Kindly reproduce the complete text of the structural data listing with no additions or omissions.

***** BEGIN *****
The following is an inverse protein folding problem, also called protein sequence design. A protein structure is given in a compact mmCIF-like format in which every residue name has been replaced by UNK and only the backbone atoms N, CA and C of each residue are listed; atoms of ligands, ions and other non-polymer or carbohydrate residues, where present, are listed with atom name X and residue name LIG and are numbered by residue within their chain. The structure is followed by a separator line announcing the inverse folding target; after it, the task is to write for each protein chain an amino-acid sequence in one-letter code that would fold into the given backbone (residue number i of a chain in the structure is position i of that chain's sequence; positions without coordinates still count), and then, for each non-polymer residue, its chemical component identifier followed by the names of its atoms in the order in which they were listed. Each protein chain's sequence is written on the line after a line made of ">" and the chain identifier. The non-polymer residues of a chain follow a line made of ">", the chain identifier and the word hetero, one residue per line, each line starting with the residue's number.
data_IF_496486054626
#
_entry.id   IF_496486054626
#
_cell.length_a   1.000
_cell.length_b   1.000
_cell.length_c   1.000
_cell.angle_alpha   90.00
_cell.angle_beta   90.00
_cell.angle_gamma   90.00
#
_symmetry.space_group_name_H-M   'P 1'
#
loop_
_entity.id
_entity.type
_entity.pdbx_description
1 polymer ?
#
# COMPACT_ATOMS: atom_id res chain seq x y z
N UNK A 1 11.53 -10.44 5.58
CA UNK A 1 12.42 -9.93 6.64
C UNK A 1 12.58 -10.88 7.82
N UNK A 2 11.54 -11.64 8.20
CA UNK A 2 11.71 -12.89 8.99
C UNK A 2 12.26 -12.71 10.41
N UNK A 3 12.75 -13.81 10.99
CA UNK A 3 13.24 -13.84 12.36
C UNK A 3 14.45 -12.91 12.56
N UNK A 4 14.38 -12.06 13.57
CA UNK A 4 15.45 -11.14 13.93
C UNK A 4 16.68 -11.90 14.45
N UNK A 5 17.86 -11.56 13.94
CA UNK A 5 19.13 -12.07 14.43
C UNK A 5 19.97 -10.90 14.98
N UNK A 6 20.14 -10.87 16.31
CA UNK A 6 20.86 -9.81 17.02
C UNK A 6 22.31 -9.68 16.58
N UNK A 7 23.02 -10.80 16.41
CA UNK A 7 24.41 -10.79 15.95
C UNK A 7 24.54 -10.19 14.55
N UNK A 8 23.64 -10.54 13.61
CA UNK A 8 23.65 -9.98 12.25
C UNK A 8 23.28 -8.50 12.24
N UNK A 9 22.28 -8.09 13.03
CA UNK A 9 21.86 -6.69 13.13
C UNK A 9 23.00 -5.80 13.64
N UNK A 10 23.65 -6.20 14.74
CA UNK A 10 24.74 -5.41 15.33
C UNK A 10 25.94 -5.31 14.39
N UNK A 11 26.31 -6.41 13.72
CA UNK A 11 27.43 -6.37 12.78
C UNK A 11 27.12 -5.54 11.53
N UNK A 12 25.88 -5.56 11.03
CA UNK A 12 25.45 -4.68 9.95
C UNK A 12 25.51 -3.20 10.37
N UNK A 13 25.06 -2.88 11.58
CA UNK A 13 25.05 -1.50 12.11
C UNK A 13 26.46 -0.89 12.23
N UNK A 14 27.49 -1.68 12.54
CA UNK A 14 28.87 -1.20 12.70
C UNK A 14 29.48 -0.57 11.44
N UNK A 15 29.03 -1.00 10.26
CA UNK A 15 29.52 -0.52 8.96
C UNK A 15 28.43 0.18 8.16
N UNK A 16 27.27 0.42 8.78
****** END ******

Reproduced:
The following is an inverse protein folding problem, also called protein sequence design. A protein structure is given in a compact mmCIF-like format in which every residue name has been replaced by UNK and only the backbone atoms N, CA and C of each residue are listed; atoms of ligands, ions and other non-polymer or carbohydrate residues, where present, are listed with atom name X and residue name LIG and are numbered by residue within their chain. The structure is followed by a separator line announcing the inverse folding target; after it, the task is to write for each protein chain an amino-acid sequence in one-letter code that would fold into the given backbone (residue number i of a chain in the structure is position i of that chain's sequence; positions without coordinates still count), and then, for each non-polymer residue, its chemical component identifier followed by the names of its atoms in the order in which they were listed. Each protein chain's sequence is written on the line after a line made of ">" and the chain identifier. The non-polymer residues of a chain follow a line made of ">", the chain identifier and the word hetero, one residue per line, each line starting with the residue's number.
data_IF_496486054626
#
_entry.id   IF_496486054626
#
_cell.length_a   1.000
_cell.length_b   1.000
_cell.length_c   1.000
_cell.angle_alpha   90.00
_cell.angle_beta   90.00
_cell.angle_gamma   90.00
#
_symmetry.space_group_name_H-M   'P 1'
#
loop_
_entity.id
_entity.type
_entity.pdbx_description
1 polymer ?
#
# COMPACT_ATOMS: atom_id res chain seq x y z
N UNK A 1 11.53 -10.44 5.58
CA UNK A 1 12.42 -9.93 6.64
C UNK A 1 12.58 -10.88 7.82
N UNK A 2 11.54 -11.64 8.20
CA UNK A 2 11.71 -12.89 8.99
C UNK A 2 12.26 -12.71 10.41
N UNK A 3 12.75 -13.81 10.99
CA UNK A 3 13.24 -13.84 12.36
C UNK A 3 14.45 -12.91 12.56
N UNK A 4 14.38 -12.06 13.57
CA UNK A 4 15.45 -11.14 13.93
C UNK A 4 16.68 -11.90 14.45
N UNK A 5 17.86 -11.56 13.94
CA UNK A 5 19.13 -12.07 14.43
C UNK A 5 19.97 -10.90 14.98
N UNK A 6 20.14 -10.87 16.31
CA UNK A 6 20.86 -9.81 17.02
C UNK A 6 22.31 -9.68 16.58
N UNK A 7 23.02 -10.80 16.41
CA UNK A 7 24.41 -10.79 15.95
C UNK A 7 24.54 -10.19 14.55
N UNK A 8 23.64 -10.54 13.61
CA UNK A 8 23.65 -9.98 12.25
C UNK A 8 23.28 -8.50 12.24
N UNK A 9 22.28 -8.09 13.03
CA UNK A 9 21.86 -6.69 13.13
C UNK A 9 23.00 -5.80 13.64
N UNK A 10 23.65 -6.20 14.74
CA UNK A 10 24.74 -5.41 15.33
C UNK A 10 25.94 -5.31 14.39
N UNK A 11 26.31 -6.41 13.72
CA UNK A 11 27.43 -6.37 12.78
C UNK A 11 27.12 -5.54 11.53
N UNK A 12 25.88 -5.56 11.03
CA UNK A 12 25.45 -4.68 9.95
C UNK A 12 25.51 -3.20 10.37
N UNK A 13 25.06 -2.88 11.58
CA UNK A 13 25.05 -1.50 12.11
C UNK A 13 26.46 -0.89 12.23
N UNK A 14 27.49 -1.68 12.54
CA UNK A 14 28.87 -1.20 12.70
C UNK A 14 29.48 -0.57 11.44
N UNK A 15 29.03 -1.00 10.26
CA UNK A 15 29.52 -0.52 8.96
C UNK A 15 28.43 0.18 8.16
N UNK A 16 27.27 0.42 8.78